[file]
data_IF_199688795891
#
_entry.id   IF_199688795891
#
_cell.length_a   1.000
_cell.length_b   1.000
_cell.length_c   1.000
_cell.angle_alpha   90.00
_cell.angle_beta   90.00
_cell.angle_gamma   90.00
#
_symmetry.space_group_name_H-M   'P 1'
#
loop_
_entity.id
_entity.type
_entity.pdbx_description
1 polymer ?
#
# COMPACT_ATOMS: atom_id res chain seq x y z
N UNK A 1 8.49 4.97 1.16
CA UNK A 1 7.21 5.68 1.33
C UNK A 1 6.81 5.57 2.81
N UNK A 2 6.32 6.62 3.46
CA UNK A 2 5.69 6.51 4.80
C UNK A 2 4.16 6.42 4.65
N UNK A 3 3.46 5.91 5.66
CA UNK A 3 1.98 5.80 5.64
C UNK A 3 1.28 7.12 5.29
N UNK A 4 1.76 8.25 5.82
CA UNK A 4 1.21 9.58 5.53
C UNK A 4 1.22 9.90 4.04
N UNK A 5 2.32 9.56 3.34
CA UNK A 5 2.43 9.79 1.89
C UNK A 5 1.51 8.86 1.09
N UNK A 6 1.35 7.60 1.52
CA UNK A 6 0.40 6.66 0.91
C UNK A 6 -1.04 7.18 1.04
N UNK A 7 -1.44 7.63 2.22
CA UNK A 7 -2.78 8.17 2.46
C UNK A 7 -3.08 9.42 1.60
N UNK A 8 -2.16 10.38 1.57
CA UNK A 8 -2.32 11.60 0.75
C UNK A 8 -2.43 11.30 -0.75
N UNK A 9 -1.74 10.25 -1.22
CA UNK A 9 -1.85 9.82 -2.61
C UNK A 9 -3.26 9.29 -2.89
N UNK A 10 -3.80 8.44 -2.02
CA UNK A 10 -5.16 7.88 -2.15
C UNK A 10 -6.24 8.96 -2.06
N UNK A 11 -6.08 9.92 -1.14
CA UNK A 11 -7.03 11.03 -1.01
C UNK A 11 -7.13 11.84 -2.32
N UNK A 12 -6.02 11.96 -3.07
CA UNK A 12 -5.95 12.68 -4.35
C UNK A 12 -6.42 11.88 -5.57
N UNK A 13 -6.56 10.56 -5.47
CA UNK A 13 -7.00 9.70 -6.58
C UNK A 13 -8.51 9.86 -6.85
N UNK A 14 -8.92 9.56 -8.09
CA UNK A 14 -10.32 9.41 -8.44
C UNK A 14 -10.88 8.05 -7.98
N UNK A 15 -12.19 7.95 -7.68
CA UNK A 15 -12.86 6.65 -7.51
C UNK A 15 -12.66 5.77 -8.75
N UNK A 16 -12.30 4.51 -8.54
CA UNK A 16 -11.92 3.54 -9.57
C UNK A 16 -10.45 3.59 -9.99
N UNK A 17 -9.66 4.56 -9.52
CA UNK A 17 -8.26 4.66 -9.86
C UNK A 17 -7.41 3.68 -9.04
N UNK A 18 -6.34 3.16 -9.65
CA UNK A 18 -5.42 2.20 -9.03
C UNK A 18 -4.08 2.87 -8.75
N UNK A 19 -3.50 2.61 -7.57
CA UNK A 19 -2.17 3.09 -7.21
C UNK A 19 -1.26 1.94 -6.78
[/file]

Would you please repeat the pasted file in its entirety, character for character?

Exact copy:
data_IF_199688795891
#
_entry.id   IF_199688795891
#
_cell.length_a   1.000
_cell.length_b   1.000
_cell.length_c   1.000
_cell.angle_alpha   90.00
_cell.angle_beta   90.00
_cell.angle_gamma   90.00
#
_symmetry.space_group_name_H-M   'P 1'
#
loop_
_entity.id
_entity.type
_entity.pdbx_description
1 polymer ?
#
# COMPACT_ATOMS: atom_id res chain seq x y z
N UNK A 1 8.49 4.97 1.16
CA UNK A 1 7.21 5.68 1.33
C UNK A 1 6.81 5.57 2.81
N UNK A 2 6.32 6.62 3.46
CA UNK A 2 5.69 6.51 4.80
C UNK A 2 4.16 6.42 4.65
N UNK A 3 3.46 5.91 5.66
CA UNK A 3 1.98 5.80 5.64
C UNK A 3 1.28 7.12 5.29
N UNK A 4 1.76 8.25 5.82
CA UNK A 4 1.21 9.58 5.53
C UNK A 4 1.22 9.90 4.04
N UNK A 5 2.32 9.56 3.34
CA UNK A 5 2.43 9.79 1.89
C UNK A 5 1.51 8.86 1.09
N UNK A 6 1.35 7.60 1.52
CA UNK A 6 0.40 6.66 0.91
C UNK A 6 -1.04 7.18 1.04
N UNK A 7 -1.44 7.63 2.22
CA UNK A 7 -2.78 8.17 2.46
C UNK A 7 -3.08 9.42 1.60
N UNK A 8 -2.16 10.38 1.57
CA UNK A 8 -2.32 11.60 0.75
C UNK A 8 -2.43 11.30 -0.75
N UNK A 9 -1.74 10.25 -1.22
CA UNK A 9 -1.85 9.82 -2.61
C UNK A 9 -3.26 9.29 -2.89
N UNK A 10 -3.80 8.44 -2.02
CA UNK A 10 -5.16 7.88 -2.15
C UNK A 10 -6.24 8.96 -2.06
N UNK A 11 -6.08 9.92 -1.14
CA UNK A 11 -7.03 11.03 -1.01
C UNK A 11 -7.13 11.84 -2.32
N UNK A 12 -6.02 11.96 -3.07
CA UNK A 12 -5.95 12.68 -4.35
C UNK A 12 -6.42 11.88 -5.57
N UNK A 13 -6.56 10.56 -5.47
CA UNK A 13 -7.00 9.70 -6.58
C UNK A 13 -8.51 9.86 -6.85
N UNK A 14 -8.92 9.56 -8.09
CA UNK A 14 -10.32 9.41 -8.44
C UNK A 14 -10.88 8.05 -7.98
N UNK A 15 -12.19 7.95 -7.68
CA UNK A 15 -12.86 6.65 -7.51
C UNK A 15 -12.66 5.77 -8.75
N UNK A 16 -12.30 4.51 -8.54
CA UNK A 16 -11.92 3.54 -9.57
C UNK A 16 -10.45 3.59 -9.99
N UNK A 17 -9.66 4.56 -9.52
CA UNK A 17 -8.26 4.66 -9.86
C UNK A 17 -7.41 3.68 -9.04
N UNK A 18 -6.34 3.16 -9.65
CA UNK A 18 -5.42 2.20 -9.03
C UNK A 18 -4.08 2.87 -8.75
N UNK A 19 -3.50 2.61 -7.57
CA UNK A 19 -2.17 3.09 -7.21
C UNK A 19 -1.26 1.94 -6.78